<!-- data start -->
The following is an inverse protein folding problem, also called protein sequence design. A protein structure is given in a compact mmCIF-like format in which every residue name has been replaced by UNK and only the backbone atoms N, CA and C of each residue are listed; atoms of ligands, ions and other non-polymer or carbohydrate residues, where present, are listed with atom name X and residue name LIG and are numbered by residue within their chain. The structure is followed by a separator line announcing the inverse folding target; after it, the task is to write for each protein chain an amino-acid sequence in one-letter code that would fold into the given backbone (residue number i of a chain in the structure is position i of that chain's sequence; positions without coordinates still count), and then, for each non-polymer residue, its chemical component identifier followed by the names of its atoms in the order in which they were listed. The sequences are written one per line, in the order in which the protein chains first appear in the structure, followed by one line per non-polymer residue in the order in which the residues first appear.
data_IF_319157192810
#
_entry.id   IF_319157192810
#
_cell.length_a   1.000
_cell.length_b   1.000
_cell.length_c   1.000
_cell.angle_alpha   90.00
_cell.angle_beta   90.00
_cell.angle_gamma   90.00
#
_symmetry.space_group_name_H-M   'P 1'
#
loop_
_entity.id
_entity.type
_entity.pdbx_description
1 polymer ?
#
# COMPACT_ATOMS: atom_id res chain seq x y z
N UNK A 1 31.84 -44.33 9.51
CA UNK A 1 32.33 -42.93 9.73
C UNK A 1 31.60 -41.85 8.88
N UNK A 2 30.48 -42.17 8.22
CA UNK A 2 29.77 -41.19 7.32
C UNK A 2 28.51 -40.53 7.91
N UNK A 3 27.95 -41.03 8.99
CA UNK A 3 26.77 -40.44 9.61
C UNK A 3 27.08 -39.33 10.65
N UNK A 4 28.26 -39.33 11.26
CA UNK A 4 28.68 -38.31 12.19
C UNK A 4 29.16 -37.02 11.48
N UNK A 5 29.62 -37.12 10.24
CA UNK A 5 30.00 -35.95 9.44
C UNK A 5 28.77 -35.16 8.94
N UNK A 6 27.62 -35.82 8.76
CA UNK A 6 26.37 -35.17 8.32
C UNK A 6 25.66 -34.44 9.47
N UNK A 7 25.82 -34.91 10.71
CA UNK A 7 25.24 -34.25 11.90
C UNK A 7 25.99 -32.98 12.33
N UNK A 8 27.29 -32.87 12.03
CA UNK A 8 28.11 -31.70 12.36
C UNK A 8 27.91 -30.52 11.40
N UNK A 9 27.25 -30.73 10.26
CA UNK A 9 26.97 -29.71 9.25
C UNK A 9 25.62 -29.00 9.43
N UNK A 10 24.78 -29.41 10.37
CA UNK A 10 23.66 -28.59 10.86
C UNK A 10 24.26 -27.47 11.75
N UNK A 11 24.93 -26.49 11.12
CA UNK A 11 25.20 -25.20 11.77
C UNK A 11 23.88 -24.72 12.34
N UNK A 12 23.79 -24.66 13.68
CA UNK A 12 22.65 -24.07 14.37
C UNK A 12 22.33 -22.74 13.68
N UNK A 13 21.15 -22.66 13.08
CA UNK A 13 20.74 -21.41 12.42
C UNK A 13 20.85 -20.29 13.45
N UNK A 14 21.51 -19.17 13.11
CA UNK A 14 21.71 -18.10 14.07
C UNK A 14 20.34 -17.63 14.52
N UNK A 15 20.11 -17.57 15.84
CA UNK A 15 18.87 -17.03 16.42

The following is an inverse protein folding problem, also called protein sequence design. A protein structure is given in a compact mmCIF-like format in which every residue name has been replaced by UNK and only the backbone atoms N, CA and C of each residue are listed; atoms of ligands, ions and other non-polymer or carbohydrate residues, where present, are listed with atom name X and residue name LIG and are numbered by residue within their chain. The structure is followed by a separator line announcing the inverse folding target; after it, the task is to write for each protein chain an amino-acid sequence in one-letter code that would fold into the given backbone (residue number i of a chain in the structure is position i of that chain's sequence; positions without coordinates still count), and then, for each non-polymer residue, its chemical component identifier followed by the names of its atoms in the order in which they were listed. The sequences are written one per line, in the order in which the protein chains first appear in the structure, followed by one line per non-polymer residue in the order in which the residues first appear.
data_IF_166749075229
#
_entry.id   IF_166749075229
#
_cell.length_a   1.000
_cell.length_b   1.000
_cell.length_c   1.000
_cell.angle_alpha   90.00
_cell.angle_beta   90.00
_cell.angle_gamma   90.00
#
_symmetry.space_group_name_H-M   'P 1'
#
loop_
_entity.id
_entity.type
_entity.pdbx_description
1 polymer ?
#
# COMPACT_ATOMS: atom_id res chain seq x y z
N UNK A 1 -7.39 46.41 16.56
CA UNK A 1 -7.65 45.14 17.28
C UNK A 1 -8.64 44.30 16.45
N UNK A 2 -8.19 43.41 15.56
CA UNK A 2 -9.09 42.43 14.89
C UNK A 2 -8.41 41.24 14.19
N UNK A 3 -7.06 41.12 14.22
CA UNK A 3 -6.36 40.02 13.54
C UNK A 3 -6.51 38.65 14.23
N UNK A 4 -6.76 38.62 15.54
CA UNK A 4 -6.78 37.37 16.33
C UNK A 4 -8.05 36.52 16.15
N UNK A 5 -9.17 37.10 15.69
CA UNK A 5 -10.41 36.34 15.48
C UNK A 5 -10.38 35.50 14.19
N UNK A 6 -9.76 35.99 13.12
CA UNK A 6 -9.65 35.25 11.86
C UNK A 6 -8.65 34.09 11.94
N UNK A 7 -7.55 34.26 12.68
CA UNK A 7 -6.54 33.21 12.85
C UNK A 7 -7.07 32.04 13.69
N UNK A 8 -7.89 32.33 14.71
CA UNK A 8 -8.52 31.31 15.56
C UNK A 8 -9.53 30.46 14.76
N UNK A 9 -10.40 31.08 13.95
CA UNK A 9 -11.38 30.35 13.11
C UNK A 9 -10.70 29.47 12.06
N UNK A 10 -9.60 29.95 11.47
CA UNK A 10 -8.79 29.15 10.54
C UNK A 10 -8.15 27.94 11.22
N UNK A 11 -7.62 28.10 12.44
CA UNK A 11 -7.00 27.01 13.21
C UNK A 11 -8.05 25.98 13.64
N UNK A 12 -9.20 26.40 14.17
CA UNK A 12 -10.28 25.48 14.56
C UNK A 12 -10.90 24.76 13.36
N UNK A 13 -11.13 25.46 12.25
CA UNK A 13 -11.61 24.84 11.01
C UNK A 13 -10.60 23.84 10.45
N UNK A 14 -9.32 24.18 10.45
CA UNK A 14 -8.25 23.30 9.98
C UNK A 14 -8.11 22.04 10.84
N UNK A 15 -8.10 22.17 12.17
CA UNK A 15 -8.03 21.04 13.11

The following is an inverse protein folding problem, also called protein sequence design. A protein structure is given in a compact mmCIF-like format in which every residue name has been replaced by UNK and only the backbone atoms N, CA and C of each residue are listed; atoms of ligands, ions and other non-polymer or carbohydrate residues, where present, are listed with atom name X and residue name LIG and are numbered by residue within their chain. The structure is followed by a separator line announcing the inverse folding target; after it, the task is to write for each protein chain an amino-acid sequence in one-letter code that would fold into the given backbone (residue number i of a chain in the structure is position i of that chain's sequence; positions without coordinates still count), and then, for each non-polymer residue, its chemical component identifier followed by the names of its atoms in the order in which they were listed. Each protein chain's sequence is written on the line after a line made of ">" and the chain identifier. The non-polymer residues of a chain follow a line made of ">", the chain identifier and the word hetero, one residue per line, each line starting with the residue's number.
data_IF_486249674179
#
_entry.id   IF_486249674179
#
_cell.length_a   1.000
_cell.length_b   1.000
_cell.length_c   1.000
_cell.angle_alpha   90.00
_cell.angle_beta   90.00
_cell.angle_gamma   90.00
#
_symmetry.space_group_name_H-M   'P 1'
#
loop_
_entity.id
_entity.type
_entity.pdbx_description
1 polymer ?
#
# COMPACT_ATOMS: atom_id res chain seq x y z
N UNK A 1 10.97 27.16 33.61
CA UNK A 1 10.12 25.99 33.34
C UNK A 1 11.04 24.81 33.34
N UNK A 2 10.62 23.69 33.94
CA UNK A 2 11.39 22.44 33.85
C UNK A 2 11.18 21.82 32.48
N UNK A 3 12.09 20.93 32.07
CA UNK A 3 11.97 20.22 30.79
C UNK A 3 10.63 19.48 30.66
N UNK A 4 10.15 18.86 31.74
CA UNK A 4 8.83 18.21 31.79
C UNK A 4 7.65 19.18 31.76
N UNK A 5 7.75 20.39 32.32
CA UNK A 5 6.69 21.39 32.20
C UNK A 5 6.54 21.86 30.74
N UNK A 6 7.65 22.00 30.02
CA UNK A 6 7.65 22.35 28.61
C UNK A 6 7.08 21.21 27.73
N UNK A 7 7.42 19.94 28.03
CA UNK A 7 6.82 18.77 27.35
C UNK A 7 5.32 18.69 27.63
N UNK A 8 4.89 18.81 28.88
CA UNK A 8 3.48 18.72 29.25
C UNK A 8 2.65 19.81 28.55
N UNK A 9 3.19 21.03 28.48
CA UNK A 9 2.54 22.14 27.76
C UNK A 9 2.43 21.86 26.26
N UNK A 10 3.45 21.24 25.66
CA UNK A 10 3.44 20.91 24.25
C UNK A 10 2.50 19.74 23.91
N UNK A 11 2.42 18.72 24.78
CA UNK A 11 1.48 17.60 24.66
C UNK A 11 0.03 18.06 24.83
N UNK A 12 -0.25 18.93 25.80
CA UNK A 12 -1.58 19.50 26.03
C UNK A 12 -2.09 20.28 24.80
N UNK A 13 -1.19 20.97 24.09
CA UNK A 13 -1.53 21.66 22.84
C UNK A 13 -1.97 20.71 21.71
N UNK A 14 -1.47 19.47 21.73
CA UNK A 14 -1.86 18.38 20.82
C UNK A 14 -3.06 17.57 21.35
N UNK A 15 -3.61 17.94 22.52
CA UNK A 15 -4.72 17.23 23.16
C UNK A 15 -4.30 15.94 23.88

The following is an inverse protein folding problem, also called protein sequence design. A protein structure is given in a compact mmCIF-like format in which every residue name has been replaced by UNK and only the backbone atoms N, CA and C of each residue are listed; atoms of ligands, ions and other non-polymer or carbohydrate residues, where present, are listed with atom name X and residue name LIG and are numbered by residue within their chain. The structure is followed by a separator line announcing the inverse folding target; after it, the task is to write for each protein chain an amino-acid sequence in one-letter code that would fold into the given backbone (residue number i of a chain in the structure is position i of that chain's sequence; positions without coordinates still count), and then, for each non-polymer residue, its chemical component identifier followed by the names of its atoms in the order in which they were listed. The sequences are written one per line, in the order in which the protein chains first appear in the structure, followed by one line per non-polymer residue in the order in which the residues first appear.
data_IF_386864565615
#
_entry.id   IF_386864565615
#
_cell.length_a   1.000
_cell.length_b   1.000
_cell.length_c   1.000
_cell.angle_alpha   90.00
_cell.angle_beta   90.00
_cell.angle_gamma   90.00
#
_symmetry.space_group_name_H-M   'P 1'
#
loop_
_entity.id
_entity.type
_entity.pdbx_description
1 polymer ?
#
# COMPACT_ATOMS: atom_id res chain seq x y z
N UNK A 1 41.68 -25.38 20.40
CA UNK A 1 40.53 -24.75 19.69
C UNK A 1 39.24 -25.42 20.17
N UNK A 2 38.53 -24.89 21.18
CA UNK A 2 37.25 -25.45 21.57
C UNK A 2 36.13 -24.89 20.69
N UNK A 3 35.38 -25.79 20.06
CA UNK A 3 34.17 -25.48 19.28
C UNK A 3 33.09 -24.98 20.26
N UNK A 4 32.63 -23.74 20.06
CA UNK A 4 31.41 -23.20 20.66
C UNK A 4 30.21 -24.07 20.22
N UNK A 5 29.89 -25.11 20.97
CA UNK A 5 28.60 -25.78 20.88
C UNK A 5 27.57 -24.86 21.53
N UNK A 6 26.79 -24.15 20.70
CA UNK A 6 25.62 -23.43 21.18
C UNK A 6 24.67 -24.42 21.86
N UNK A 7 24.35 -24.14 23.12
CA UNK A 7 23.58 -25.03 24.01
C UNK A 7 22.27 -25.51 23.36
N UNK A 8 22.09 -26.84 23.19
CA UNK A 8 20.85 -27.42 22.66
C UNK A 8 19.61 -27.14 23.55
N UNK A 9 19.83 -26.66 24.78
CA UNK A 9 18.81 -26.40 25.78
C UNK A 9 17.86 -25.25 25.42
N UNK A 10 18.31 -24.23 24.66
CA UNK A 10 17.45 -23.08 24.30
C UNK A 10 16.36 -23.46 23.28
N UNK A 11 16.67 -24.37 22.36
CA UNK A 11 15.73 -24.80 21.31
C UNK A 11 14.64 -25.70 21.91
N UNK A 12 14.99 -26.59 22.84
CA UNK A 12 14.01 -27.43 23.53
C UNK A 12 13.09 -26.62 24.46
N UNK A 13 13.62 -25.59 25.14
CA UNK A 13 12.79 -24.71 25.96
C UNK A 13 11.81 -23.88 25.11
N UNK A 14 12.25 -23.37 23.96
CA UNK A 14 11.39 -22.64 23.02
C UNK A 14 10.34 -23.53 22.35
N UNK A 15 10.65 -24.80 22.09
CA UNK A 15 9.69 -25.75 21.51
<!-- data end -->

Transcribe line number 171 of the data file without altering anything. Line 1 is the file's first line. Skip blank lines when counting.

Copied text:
CA UNK A 7 6.82 18.77 27.35